Marginalia

Marginalia is an on-air commentary and podcast hosted by KMUW's Beth Golay. Episodes feature author interviews, editorial commentary and other marginalia to enhance the reading experience.

Several of Beth's interviews are included each year in NPR's Book Concierge.

The Marginalia podcast is also available through Apple Podcasts and through Google Play.

If you like this podcast, please consider leaving a rating or review.

Timothy Greenfield-Sanders

A conversation with Charles Finch about his work as an author and a critic.

Michael Lionstar

Charles C. Mann has written about the intersection of science, technology, and commerce for many newspapers, magazines and books. His latest book, The Wizard and the Prophet, is about two scientists and their dueling predictions about the future of our planet. 

Marginalia: Jojo Moyes

Feb 2, 2018

When Jojo Moyes wrote Me Before You in 2012, she wasn’t expecting to write a follow-up. But the unlikely heroine of that book, Louisa Clark, just wouldn’t leave her. So Moyes penned After You, which was published in 2015. Louisa Clark kept speaking to her, so Moyes wrote Still Me, which hit the shelves this week.

Jojo Moyes is on tour this week, but I caught up with her via phone to talk about the unplanned series, her research, and what she’s working on next. Here’s our conversation:

And here's the shorter commentary from on-air:

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Marginalia: Peter Heller

Jan 26, 2018
John Burcham

Peter Heller’s book, Celine, is a book about a private eye who is anything but typical. She’s 68 years old, part of the New York aristocracy, is highly educated, and her petite and sophisticated form can barely peer over a steering wheel. And she not entirely fictional. The character Celine is very much based on Peter Heller’s mother. 

The book was recently released in paperback, and I caught up with Heller to visit about the book, his mother, the writing process, and what’s next.  Here’s our conversation:     

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Chloe Benjamin’s new book, The Immortalists, begins in the 1960s, with four siblings, aged 7 to 13, visiting a Romani fortune teller on New York’s lower east side. Each sibling is granted an individual audience with the fortune teller, and each is told the date they will die.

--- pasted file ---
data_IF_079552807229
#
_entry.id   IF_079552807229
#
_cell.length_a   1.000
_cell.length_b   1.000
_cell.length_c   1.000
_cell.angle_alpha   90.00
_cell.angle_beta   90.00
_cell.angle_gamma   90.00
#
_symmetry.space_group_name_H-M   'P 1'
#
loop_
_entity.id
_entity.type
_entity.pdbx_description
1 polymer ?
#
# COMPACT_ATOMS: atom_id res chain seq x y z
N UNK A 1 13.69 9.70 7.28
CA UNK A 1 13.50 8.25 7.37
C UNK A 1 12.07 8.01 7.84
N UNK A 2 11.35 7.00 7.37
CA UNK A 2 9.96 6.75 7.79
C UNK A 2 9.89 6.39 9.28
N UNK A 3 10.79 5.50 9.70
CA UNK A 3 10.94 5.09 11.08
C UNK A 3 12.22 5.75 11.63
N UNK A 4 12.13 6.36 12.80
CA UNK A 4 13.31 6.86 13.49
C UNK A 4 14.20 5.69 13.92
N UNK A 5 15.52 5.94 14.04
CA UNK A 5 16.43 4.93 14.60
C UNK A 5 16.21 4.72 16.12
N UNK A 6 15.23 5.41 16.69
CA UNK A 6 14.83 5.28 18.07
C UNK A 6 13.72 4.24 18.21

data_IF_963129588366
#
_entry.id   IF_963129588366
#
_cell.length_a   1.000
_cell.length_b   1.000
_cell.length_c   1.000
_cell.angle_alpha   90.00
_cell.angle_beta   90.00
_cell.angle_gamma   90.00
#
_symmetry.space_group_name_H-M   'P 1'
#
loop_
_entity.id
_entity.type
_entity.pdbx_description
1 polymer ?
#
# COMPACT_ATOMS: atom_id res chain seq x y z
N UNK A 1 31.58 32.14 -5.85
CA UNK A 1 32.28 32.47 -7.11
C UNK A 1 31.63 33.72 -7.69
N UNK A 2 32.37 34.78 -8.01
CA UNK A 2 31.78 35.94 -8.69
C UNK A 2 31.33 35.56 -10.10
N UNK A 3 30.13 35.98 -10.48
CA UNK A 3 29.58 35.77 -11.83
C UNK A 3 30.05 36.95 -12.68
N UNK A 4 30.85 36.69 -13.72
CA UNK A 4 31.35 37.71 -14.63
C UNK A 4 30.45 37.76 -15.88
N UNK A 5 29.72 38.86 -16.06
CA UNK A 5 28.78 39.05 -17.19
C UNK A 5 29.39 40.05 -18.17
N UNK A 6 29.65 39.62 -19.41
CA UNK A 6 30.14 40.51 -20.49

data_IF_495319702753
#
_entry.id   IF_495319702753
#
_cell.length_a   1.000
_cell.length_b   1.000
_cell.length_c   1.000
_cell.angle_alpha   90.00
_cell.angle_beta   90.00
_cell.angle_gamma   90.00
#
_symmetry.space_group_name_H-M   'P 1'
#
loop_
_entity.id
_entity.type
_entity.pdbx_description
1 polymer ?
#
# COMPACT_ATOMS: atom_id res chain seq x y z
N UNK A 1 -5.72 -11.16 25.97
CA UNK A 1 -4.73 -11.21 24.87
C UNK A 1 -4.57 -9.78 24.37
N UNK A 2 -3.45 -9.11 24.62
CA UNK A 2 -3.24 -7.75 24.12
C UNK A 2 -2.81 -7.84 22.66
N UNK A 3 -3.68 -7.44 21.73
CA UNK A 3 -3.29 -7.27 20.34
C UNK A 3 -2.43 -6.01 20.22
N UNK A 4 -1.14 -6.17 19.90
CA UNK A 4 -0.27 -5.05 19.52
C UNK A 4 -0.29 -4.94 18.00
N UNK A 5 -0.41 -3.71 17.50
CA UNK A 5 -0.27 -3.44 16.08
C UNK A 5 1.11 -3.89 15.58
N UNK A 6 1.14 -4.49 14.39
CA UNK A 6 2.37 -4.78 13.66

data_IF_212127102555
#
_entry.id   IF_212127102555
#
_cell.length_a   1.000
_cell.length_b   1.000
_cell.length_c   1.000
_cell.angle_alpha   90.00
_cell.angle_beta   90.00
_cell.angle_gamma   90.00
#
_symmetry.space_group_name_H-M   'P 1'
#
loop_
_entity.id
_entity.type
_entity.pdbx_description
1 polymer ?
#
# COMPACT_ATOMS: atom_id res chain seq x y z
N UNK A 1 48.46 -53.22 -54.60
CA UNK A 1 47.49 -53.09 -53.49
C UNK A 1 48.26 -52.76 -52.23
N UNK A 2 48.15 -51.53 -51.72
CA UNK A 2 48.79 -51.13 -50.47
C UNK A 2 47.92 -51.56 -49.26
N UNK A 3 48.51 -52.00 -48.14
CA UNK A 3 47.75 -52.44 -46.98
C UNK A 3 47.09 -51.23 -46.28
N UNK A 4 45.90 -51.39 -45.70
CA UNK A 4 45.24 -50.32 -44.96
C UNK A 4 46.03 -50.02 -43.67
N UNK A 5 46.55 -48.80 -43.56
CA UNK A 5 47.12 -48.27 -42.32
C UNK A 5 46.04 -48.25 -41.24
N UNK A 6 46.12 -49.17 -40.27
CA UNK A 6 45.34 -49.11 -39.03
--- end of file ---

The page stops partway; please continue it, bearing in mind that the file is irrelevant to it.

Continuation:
The novel then follows the siblings through their decades, punctuated with invisible question marks, and an unspoken debate about destiny vs. choice.

Marginalia: Megan Hunter

Jan 12, 2018

A conversation with Megan Hunter, author of The End We Start From.

A conversation with Woody Skinner, author of A Thousand Distant Radios.

KMUW

A conversation with Mark McCormick, author of Some Were Paupers, Some Were Kings.

Marginalia: Terry Virts

Dec 8, 2017

In the year 2000, Terry Virts transitioned from an Air Force fighter pilot to a Space Shuttle Commander. During his 217 days in space, he took more photographs than any other NASA Astronaut. The stunning photos have been compiled in a book published by National Geographic titled View From Above.

I caught up with Terry Virts recently and talked to him about his time spent on the International Space Station, Earth’s varying colors, and celestial navigation. Here’s our conversation:

And if you listened to the commentary on-air, this is what you heard:

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Marginalia: Juli Berwald

Nov 24, 2017
Madeleine Tilin

Although she grew up in landlocked St. Louis and now lives in landlocked Austin, Juli Berwald passion for marine science has always remained near the surface. After seeing disturbing headlines about unprecedented jellyfish blooms and the dangers of ocean acidification, Berwald decided to take a scientific journey to better understand jellyfish to better understand the damage we are inflicting on the climate and the oceans.

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